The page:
Tuesday, October 27, 2009

Wicca and Modern Witchcraft

Merry Meet, everyone!

I'm happy to bring to you some information about the history of witchcraft and the modern Wiccan faith.

Unfortunately, the most famous incident involving Witchcraft were the Salem Witch Trials of 1692, when mass hysteria brought about the brutal deaths of many innocent people. But the Salem Witch Trials were far from being the first time "witches" were hunted and killed. Mostly women were accused of worshiping demons and working all kinds of strange magic. There is one major flaw with this theory. Witches do not beleive in Satan. Satan  and demons are "inventions" or beliefs of Christian religion.

The roots of magic come from the Celts, people living from between  700 BC and 100 AD. They were a deeply spiritual people who worshiped both the God and the Goddess. The Celtic New Year began at Samhain, which means "Summers End" and was the final harvest of the year. This was also their "Festival of the Dead", where they honored their ancestors and deceased loved ones. Many contemporary Halloween traditions come from Samhain. And despite centuries of persecution, Witchcraft and magic have survived into modern times.

In the 1930's, Dr. Gerald Gardner stumbled upon a coven of Witches and he learned the true meaning of Witchcraft. He found that far from being devil worshipers, witches were a benign people closely atuned to nature, whose first and only commandment was "And it Harm None, Do As You Will". He and many others helped bring about what is known today as Wicca.

Wicca is a religion like any other, with its rituals and ceremonies. Magic is only a part of the Wiccan life.

Magic is defined as the change of any condition by ritual means. It's nothing more than channeling focused energy toward a specific goal. In fact, Christians do it all the time. They pray for something and they get it. Prayers that bring wants and wished to fruition contain at least four compnents: intent, focus, concentration and a strong dose of will. Precisely the same components necessary for spellcasting.

So yes, Witches cast spells, but not for harm or personal gain. We believe in the Threefold Law, that whatever harm we do to others will come back to us threefold. Each Witch has a Book of Shadows - this is their spell book, filled with spells they have written themselves or many that have been passed down through families for generations. Our religion is based in pulling and bending the energies of the earth to do our bidding. Many Wiccan's use folk medicine whenever possible and because of our close relationship to nature, many are vegitarians.  We celebrate the cycles of the moon and use them at different times for different magic.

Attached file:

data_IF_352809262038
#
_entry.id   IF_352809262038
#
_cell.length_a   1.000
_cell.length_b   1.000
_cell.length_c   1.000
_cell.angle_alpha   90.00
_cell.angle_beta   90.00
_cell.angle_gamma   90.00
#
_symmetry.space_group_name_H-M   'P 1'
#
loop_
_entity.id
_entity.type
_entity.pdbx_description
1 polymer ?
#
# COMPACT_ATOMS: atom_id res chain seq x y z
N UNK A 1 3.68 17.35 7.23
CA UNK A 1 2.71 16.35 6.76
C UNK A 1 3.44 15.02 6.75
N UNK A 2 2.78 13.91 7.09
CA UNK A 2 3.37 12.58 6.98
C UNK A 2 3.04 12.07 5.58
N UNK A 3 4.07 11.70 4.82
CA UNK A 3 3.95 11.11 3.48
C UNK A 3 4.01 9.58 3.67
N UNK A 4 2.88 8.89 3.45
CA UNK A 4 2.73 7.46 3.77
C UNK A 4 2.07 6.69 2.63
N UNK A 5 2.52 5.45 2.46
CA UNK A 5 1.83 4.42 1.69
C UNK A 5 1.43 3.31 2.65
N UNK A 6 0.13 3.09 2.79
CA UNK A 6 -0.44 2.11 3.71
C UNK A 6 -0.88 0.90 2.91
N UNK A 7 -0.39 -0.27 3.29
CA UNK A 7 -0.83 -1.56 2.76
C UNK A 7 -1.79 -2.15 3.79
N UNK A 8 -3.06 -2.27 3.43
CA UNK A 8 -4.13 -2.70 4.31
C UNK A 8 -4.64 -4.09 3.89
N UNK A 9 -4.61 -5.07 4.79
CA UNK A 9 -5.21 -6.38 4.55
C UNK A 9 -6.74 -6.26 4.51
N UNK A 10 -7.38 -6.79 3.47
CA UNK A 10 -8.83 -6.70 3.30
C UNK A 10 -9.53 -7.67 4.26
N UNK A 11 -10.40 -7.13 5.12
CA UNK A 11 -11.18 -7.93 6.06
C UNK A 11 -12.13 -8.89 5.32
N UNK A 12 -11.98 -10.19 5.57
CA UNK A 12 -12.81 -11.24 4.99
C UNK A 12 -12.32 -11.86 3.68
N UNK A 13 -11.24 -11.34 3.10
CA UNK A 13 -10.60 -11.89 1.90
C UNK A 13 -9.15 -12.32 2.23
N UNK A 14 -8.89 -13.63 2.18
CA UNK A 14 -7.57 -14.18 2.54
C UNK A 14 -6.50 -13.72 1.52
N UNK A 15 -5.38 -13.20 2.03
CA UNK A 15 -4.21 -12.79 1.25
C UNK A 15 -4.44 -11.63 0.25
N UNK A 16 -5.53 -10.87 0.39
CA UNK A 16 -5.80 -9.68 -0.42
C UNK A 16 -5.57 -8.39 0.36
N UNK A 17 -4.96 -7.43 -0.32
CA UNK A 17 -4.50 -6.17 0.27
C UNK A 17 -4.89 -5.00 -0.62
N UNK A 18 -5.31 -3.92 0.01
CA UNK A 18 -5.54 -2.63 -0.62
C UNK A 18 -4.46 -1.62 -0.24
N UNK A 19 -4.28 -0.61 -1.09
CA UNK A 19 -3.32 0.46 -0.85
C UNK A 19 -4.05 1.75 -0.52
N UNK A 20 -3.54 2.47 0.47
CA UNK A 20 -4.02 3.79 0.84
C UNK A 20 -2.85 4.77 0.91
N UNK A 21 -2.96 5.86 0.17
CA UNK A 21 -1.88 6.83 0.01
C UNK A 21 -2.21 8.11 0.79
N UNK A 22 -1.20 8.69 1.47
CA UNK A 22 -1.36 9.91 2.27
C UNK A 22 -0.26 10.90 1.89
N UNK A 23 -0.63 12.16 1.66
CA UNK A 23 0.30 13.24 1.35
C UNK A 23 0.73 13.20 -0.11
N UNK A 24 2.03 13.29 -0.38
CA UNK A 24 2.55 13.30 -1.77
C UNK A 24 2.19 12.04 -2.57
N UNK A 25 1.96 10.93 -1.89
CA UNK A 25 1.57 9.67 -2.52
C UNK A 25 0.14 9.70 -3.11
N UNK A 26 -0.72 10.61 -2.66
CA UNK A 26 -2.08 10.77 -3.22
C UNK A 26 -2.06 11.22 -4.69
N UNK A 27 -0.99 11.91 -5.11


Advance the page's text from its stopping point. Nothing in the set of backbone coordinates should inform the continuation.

So if you wish to honor the dear this Samhain, just leave a few apples and pomegranates outside your door, and say, "O fruit of Death and Fruit of Life, Fruit that eases mortal strif; Ease the hunger of the Dead until They reach their final stead. Be food enough for everyone, until Their journey's fully done".

Blessed be, everyone! Have a safe and happy Samhain!

Julianna Sage


  1. I find Wicca and other neopagan religions fascinating -- thanks for this great post!

  2. Thank you Helen! I'm glad you enjoyed it.

  3. Thank you for enforcing the meaning of Samhain/Halloween, Julianna. I enjoyed your post immensely and believe much the same way though.

    Dayana Knight

  4. Excellent post, Julianna!

    Thank you.

    Callie Lynn

  5. The stereotypical responses to Wicca never fails to amaze me. When I 1st began writing I found a local coven and sat in on some of their meetings. The people were down to earth, amazing. One was actually another nurse I worked with. small world. I wanted to continue to learn of their religion but my family was ready to cast stones at me thinking I'd lost what few marbles I clung to. I still may go back. Excellet post Julianna. Thank you.
    Jaclyn Tracey

  6. Thank you everyone for the kind words! It is true, Wicca is still very misunderstood. But it was a path that chose me, and for me, Wicca was like "coming home".

  7. Dear Julianna~
    Most imformative post! I apologize for my tardiness, yet, I would be more remiss if I didn't say how much, not only your talent, but your faith, brings to your writing — as your editor, I should know, shouldn't I? Your gift—your many gifts—are indeed a pleasure to work with...

  8. Thanks, Joelle! Very kind comments!